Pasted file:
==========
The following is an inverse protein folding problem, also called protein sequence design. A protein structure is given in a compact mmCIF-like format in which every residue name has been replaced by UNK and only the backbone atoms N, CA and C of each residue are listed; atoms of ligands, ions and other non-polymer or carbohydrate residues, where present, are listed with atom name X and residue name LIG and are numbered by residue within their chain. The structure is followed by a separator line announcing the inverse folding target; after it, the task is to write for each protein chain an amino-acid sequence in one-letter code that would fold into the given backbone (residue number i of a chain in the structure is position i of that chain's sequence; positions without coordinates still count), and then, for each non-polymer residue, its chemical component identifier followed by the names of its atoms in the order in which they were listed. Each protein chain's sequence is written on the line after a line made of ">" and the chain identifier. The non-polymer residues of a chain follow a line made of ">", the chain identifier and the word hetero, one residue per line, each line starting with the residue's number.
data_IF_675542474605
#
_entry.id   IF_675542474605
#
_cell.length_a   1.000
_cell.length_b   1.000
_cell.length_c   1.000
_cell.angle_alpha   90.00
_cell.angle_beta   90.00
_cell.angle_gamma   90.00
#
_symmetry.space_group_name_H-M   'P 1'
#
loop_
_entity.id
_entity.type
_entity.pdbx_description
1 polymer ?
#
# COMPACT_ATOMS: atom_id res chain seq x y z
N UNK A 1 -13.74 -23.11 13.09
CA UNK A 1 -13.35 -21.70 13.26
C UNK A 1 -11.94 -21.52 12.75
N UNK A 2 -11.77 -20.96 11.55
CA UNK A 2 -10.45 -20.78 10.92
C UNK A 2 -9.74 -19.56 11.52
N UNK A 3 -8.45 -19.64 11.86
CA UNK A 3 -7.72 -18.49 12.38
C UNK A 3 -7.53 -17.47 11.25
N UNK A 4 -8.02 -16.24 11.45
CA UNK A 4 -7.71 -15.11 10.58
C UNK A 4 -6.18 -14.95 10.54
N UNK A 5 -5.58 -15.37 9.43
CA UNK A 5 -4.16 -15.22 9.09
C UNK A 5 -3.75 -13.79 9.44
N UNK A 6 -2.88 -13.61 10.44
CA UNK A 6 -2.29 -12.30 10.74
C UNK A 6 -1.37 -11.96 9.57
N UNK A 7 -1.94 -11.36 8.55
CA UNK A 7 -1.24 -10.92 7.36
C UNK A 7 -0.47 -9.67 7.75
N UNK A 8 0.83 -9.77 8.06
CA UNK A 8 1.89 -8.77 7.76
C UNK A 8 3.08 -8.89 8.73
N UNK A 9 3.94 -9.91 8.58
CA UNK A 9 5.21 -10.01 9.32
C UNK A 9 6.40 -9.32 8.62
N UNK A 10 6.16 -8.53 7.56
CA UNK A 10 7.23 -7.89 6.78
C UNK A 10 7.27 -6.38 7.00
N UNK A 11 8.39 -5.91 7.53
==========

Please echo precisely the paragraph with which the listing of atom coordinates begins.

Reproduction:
The following is an inverse protein folding problem, also called protein sequence design. A protein structure is given in a compact mmCIF-like format in which every residue name has been replaced by UNK and only the backbone atoms N, CA and C of each residue are listed; atoms of ligands, ions and other non-polymer or carbohydrate residues, where present, are listed with atom name X and residue name LIG and are numbered by residue within their chain. The structure is followed by a separator line announcing the inverse folding target; after it, the task is to write for each protein chain an amino-acid sequence in one-letter code that would fold into the given backbone (residue number i of a chain in the structure is position i of that chain's sequence; positions without coordinates still count), and then, for each non-polymer residue, its chemical component identifier followed by the names of its atoms in the order in which they were listed. Each protein chain's sequence is written on the line after a line made of ">" and the chain identifier. The non-polymer residues of a chain follow a line made of ">", the chain identifier and the word hetero, one residue per line, each line starting with the residue's number.